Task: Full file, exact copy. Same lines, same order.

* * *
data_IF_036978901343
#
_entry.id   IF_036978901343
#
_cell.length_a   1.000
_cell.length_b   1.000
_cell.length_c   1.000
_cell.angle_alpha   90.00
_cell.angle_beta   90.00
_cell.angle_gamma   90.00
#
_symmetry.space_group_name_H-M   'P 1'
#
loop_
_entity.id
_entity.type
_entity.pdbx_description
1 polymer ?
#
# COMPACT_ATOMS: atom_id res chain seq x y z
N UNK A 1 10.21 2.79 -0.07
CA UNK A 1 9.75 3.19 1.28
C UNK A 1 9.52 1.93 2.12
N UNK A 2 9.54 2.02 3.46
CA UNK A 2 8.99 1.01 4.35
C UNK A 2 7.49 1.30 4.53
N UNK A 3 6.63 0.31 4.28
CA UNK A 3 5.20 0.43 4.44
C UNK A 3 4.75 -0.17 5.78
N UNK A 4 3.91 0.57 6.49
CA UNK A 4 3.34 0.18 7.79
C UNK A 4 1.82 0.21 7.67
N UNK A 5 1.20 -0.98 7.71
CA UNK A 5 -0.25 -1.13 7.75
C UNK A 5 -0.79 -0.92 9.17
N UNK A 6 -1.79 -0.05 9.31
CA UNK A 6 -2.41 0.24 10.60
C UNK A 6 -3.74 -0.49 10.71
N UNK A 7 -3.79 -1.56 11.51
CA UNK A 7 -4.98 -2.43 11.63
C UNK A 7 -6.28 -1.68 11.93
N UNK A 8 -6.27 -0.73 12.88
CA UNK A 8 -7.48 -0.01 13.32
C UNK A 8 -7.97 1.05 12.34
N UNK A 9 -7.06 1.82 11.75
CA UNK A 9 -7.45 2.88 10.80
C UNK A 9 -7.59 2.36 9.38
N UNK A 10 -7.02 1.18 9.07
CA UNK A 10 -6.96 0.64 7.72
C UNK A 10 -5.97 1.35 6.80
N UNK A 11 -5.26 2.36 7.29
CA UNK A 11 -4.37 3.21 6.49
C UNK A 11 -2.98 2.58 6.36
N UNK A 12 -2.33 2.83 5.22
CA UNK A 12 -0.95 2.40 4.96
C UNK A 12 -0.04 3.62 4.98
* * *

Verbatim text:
data_IF_036978901343
#
_entry.id   IF_036978901343
#
_cell.length_a   1.000
_cell.length_b   1.000
_cell.length_c   1.000
_cell.angle_alpha   90.00
_cell.angle_beta   90.00
_cell.angle_gamma   90.00
#
_symmetry.space_group_name_H-M   'P 1'
#
loop_
_entity.id
_entity.type
_entity.pdbx_description
1 polymer ?
#
# COMPACT_ATOMS: atom_id res chain seq x y z
N UNK A 1 10.21 2.79 -0.07
CA UNK A 1 9.75 3.19 1.28
C UNK A 1 9.52 1.93 2.12
N UNK A 2 9.54 2.02 3.46
CA UNK A 2 8.99 1.01 4.35
C UNK A 2 7.49 1.30 4.53
N UNK A 3 6.63 0.31 4.28
CA UNK A 3 5.20 0.43 4.44
C UNK A 3 4.75 -0.17 5.78
N UNK A 4 3.91 0.57 6.49
CA UNK A 4 3.34 0.18 7.79
C UNK A 4 1.82 0.21 7.67
N UNK A 5 1.20 -0.98 7.71
CA UNK A 5 -0.25 -1.13 7.75
C UNK A 5 -0.79 -0.92 9.17
N UNK A 6 -1.79 -0.05 9.31
CA UNK A 6 -2.41 0.24 10.60
C UNK A 6 -3.74 -0.49 10.71
N UNK A 7 -3.79 -1.56 11.51
CA UNK A 7 -4.98 -2.43 11.63
C UNK A 7 -6.28 -1.68 11.93
N UNK A 8 -6.27 -0.73 12.88
CA UNK A 8 -7.48 -0.01 13.32
C UNK A 8 -7.97 1.05 12.34
N UNK A 9 -7.06 1.82 11.75
CA UNK A 9 -7.45 2.88 10.80
C UNK A 9 -7.59 2.36 9.38
N UNK A 10 -7.02 1.18 9.07
CA UNK A 10 -6.96 0.64 7.72
C UNK A 10 -5.97 1.35 6.80
N UNK A 11 -5.26 2.36 7.29
CA UNK A 11 -4.37 3.21 6.49
C UNK A 11 -2.98 2.58 6.36
N UNK A 12 -2.33 2.83 5.22
CA UNK A 12 -0.95 2.40 4.96
C UNK A 12 -0.04 3.62 4.98